February 4th 2020: Freedom of Movement – Workers’ Rights
National legislation which restricts the grant of a benefit introduced for top-level sportspersons to citizens of the Member State concerned is an impediment to the freedom of movement for worker.
On February 4th, the European Court of Justice ruled that a worker who is a national of one Member State is to enjoy, in the territory of another Member State, the same social advantages as national workers there. The ruling was based on the case where a Czech national (he chose this nationality upon the collapse of Czechoslovak Socialist Republic), who is resident in the territory of what is now Slovakia and who had won gold and silver medals in the Ice Hockey European and World Championships as a member of the national team of the Czechoslovak Socialist Republic, was refused an additional benefit introduced for certain high-level sportspersons who have represented Slovakia, because he did not have Slovak nationality.
The Court found that, since the worker in question is a migrant worker, he is covered by the concept of a “social advantage”. Therefore, it concluded that compensating a migrant worker in the same way as workers who are nationals of the host Member State for exceptional sporting results obtained while representing that Member State may contribute to the integration of that worker into that Member State and therefore achieve the objective of freedom of movement for workers. Furthermore, the Court noted that the additional benefit at issue would also compensate for the fact that the worker in questions was unable to fully integrate into the labour market during the years dedicated to practicing a sport at a high level. Thus, the Court found that a Member State which grants such a benefit to its national workers cannot refuse to grant it to workers who are nationals of other Member States without discriminating on the basis of nationality.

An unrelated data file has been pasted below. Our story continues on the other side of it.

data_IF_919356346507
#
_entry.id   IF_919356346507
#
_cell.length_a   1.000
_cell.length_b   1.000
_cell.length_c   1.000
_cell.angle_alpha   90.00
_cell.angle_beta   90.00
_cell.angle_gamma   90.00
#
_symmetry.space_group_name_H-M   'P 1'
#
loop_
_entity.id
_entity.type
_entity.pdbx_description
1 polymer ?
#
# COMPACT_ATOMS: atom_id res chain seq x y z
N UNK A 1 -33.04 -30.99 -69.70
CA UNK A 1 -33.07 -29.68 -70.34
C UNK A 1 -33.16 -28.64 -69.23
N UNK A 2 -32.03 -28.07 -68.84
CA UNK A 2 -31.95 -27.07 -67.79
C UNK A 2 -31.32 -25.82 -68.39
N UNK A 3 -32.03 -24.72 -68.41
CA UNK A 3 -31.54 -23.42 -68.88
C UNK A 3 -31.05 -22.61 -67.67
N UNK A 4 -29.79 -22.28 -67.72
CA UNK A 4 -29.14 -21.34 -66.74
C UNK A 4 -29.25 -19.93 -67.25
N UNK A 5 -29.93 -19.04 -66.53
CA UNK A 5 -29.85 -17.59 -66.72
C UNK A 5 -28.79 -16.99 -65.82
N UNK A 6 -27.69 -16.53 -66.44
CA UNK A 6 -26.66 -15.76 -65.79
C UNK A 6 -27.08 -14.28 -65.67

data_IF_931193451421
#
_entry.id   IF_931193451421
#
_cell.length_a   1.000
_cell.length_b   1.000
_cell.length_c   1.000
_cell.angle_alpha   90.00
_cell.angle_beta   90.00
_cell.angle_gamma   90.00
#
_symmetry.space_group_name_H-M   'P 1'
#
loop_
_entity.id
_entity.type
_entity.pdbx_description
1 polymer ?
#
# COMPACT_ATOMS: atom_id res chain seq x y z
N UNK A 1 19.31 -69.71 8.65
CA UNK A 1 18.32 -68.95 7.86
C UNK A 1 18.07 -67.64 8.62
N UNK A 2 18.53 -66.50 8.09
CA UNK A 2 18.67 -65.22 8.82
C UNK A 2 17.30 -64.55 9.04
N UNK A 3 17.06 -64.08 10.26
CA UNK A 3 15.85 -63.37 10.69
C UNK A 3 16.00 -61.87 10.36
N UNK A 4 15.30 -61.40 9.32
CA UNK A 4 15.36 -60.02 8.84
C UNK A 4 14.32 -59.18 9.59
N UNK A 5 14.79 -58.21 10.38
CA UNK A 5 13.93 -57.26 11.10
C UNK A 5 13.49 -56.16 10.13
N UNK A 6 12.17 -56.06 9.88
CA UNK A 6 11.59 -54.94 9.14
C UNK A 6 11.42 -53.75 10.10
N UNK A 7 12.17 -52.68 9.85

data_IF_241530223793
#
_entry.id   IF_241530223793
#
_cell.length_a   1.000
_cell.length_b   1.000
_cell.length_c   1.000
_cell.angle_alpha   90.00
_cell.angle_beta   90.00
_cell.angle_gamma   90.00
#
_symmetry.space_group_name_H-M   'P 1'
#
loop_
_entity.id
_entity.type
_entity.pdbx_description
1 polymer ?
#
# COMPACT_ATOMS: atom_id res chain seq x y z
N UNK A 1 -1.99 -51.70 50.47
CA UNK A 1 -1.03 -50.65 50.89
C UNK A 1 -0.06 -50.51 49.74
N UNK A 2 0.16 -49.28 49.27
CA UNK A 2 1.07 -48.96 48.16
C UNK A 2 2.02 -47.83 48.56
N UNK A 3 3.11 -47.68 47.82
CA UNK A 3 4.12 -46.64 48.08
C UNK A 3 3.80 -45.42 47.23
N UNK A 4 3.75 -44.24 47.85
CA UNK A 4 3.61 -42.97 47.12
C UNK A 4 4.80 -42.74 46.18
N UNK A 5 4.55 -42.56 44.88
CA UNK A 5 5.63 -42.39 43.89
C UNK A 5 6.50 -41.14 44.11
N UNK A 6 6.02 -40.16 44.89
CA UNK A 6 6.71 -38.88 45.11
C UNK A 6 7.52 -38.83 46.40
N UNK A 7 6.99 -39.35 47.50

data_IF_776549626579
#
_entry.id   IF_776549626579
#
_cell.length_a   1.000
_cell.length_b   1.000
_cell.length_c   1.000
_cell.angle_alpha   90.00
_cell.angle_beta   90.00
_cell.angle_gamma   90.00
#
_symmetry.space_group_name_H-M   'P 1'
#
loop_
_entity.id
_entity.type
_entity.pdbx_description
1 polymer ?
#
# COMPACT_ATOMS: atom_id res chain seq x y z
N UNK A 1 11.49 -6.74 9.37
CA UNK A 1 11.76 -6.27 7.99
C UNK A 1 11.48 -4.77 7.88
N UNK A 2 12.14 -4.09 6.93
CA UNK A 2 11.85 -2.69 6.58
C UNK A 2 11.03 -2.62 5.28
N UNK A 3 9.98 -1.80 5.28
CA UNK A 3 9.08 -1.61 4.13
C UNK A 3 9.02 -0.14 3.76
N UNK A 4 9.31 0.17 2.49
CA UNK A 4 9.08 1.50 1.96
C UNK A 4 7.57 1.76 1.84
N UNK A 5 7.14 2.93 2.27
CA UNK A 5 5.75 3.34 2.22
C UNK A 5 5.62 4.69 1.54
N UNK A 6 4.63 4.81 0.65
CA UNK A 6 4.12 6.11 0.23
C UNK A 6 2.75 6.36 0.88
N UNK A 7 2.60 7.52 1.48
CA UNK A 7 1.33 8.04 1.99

Access the full ruling here.
January 22nd 2020: Freedom of Movement – Pension
On January 22nd, the European Court of Justice ruled that the conditions set out in the Citizens’ Rights Directive (Directive 2004/38/EC) for acquiring the right of permanent residence in a host Member State, must also be applied to persons who have stopped working because they have reached the set retirement age, in order for them to be entitled to receive an additional supplement to their pension.
Article 17(1)(a) of Directive 2004/38/EC states that for EU citizens and their family members to be able to receive the right of permanent residence in a host Member State, they must have:
The European Court of Justice ruling was based on the case of a Romanian national born on 28 January 1950, who has resided continuously in Austria since August 2013 and reached the statutory retirement age in January 2015. He was refused a compensatory supplement to augment his retirement pension on the basis that he had not lived in the host Member State for the required three years prior to applying for the additional benefits.
Access the full ruling here.